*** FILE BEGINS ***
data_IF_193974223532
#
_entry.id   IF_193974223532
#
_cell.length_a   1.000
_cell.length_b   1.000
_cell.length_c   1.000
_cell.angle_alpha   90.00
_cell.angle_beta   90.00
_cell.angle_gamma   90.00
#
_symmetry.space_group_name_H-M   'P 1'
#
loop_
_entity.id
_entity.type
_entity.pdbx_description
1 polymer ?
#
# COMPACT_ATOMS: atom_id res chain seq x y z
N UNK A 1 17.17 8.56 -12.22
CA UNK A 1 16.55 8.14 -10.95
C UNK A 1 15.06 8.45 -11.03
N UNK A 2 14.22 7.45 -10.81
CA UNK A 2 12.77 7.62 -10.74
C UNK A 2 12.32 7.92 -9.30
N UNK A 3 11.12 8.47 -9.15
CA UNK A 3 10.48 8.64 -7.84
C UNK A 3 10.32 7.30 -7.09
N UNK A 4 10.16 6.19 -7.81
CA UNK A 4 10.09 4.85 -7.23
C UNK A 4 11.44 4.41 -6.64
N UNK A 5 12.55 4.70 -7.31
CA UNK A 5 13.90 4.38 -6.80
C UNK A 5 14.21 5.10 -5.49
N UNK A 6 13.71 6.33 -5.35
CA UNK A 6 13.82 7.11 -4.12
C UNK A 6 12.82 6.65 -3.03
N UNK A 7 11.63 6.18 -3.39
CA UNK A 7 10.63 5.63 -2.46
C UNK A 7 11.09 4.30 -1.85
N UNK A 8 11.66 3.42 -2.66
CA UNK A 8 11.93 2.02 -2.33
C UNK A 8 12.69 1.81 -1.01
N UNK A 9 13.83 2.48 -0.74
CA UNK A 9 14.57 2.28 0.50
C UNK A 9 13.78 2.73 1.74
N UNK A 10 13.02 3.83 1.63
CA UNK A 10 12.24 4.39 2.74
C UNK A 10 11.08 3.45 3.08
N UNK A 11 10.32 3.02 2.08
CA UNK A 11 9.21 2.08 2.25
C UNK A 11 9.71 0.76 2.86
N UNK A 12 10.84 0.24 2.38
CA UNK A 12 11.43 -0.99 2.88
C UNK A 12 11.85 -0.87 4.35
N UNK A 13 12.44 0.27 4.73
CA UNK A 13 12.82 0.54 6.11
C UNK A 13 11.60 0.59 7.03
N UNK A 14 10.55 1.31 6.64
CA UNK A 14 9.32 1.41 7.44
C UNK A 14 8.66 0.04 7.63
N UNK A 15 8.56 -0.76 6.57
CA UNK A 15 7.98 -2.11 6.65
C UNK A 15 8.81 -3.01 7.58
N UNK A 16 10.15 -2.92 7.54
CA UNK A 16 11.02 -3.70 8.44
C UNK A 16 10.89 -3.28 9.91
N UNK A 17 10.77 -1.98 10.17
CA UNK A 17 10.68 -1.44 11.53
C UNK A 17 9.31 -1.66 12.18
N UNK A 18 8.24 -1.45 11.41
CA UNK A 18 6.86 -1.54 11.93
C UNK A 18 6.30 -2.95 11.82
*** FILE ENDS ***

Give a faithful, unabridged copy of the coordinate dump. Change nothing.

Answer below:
data_IF_193974223532
#
_entry.id   IF_193974223532
#
_cell.length_a   1.000
_cell.length_b   1.000
_cell.length_c   1.000
_cell.angle_alpha   90.00
_cell.angle_beta   90.00
_cell.angle_gamma   90.00
#
_symmetry.space_group_name_H-M   'P 1'
#
loop_
_entity.id
_entity.type
_entity.pdbx_description
1 polymer ?
#
# COMPACT_ATOMS: atom_id res chain seq x y z
N UNK A 1 17.17 8.56 -12.22
CA UNK A 1 16.55 8.14 -10.95
C UNK A 1 15.06 8.45 -11.03
N UNK A 2 14.22 7.45 -10.81
CA UNK A 2 12.77 7.62 -10.74
C UNK A 2 12.32 7.92 -9.30
N UNK A 3 11.12 8.47 -9.15
CA UNK A 3 10.48 8.64 -7.84
C UNK A 3 10.32 7.30 -7.09
N UNK A 4 10.16 6.19 -7.81
CA UNK A 4 10.09 4.85 -7.23
C UNK A 4 11.44 4.41 -6.64
N UNK A 5 12.55 4.70 -7.31
CA UNK A 5 13.90 4.38 -6.80
C UNK A 5 14.21 5.10 -5.49
N UNK A 6 13.71 6.33 -5.35
CA UNK A 6 13.82 7.11 -4.12
C UNK A 6 12.82 6.65 -3.03
N UNK A 7 11.63 6.18 -3.39
CA UNK A 7 10.63 5.63 -2.46
C UNK A 7 11.09 4.30 -1.85
N UNK A 8 11.66 3.42 -2.66
CA UNK A 8 11.93 2.02 -2.33
C UNK A 8 12.69 1.81 -1.01
N UNK A 9 13.83 2.48 -0.74
CA UNK A 9 14.57 2.28 0.50
C UNK A 9 13.78 2.73 1.74
N UNK A 10 13.02 3.83 1.63
CA UNK A 10 12.24 4.39 2.74
C UNK A 10 11.08 3.45 3.08
N UNK A 11 10.32 3.02 2.08
CA UNK A 11 9.21 2.08 2.25
C UNK A 11 9.71 0.76 2.86
N UNK A 12 10.84 0.24 2.38
CA UNK A 12 11.43 -0.99 2.88
C UNK A 12 11.85 -0.87 4.35
N UNK A 13 12.44 0.27 4.73
CA UNK A 13 12.82 0.54 6.11
C UNK A 13 11.60 0.59 7.03
N UNK A 14 10.55 1.31 6.64
CA UNK A 14 9.32 1.41 7.44
C UNK A 14 8.66 0.04 7.63
N UNK A 15 8.56 -0.76 6.57
CA UNK A 15 7.98 -2.11 6.65
C UNK A 15 8.81 -3.01 7.58
N UNK A 16 10.15 -2.92 7.54
CA UNK A 16 11.02 -3.70 8.44
C UNK A 16 10.89 -3.28 9.91
N UNK A 17 10.77 -1.98 10.17
CA UNK A 17 10.68 -1.44 11.53
C UNK A 17 9.31 -1.66 12.18
N UNK A 18 8.24 -1.45 11.41
CA UNK A 18 6.86 -1.54 11.93
C UNK A 18 6.30 -2.95 11.82